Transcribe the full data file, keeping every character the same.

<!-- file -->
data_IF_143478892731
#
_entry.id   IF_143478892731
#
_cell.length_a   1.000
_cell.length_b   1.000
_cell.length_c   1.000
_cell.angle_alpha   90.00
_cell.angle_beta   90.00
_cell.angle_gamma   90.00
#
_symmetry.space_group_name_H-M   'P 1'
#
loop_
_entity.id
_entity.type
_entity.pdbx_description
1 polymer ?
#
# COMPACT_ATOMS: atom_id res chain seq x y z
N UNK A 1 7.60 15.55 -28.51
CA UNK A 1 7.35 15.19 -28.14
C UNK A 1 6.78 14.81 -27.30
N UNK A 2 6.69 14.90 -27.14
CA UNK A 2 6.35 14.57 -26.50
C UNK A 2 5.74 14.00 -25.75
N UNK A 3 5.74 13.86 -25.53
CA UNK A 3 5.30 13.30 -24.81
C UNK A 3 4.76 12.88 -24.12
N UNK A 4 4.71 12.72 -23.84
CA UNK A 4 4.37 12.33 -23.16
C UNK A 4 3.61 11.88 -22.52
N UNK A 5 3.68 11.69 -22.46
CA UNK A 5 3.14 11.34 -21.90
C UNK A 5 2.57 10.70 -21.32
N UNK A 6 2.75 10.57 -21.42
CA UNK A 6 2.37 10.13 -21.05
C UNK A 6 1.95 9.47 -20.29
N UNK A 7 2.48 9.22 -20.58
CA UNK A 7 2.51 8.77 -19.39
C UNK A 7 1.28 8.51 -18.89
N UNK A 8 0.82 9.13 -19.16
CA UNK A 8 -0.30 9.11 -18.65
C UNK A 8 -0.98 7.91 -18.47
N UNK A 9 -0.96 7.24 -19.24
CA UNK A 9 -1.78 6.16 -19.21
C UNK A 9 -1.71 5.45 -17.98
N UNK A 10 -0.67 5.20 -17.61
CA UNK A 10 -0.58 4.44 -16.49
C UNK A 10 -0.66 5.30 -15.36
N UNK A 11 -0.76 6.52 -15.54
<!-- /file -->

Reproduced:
data_IF_143478892731
#
_entry.id   IF_143478892731
#
_cell.length_a   1.000
_cell.length_b   1.000
_cell.length_c   1.000
_cell.angle_alpha   90.00
_cell.angle_beta   90.00
_cell.angle_gamma   90.00
#
_symmetry.space_group_name_H-M   'P 1'
#
loop_
_entity.id
_entity.type
_entity.pdbx_description
1 polymer ?
#
# COMPACT_ATOMS: atom_id res chain seq x y z
N UNK A 1 7.60 15.55 -28.51
CA UNK A 1 7.35 15.19 -28.14
C UNK A 1 6.78 14.81 -27.30
N UNK A 2 6.69 14.90 -27.14
CA UNK A 2 6.35 14.57 -26.50
C UNK A 2 5.74 14.00 -25.75
N UNK A 3 5.74 13.86 -25.53
CA UNK A 3 5.30 13.30 -24.81
C UNK A 3 4.76 12.88 -24.12
N UNK A 4 4.71 12.72 -23.84
CA UNK A 4 4.37 12.33 -23.16
C UNK A 4 3.61 11.88 -22.52
N UNK A 5 3.68 11.69 -22.46
CA UNK A 5 3.14 11.34 -21.90
C UNK A 5 2.57 10.70 -21.32
N UNK A 6 2.75 10.57 -21.42
CA UNK A 6 2.37 10.13 -21.05
C UNK A 6 1.95 9.47 -20.29
N UNK A 7 2.48 9.22 -20.58
CA UNK A 7 2.51 8.77 -19.39
C UNK A 7 1.28 8.51 -18.89
N UNK A 8 0.82 9.13 -19.16
CA UNK A 8 -0.30 9.11 -18.65
C UNK A 8 -0.98 7.91 -18.47
N UNK A 9 -0.96 7.24 -19.24
CA UNK A 9 -1.78 6.16 -19.21
C UNK A 9 -1.71 5.45 -17.98
N UNK A 10 -0.67 5.20 -17.61
CA UNK A 10 -0.58 4.44 -16.49
C UNK A 10 -0.66 5.30 -15.36
N UNK A 11 -0.76 6.52 -15.54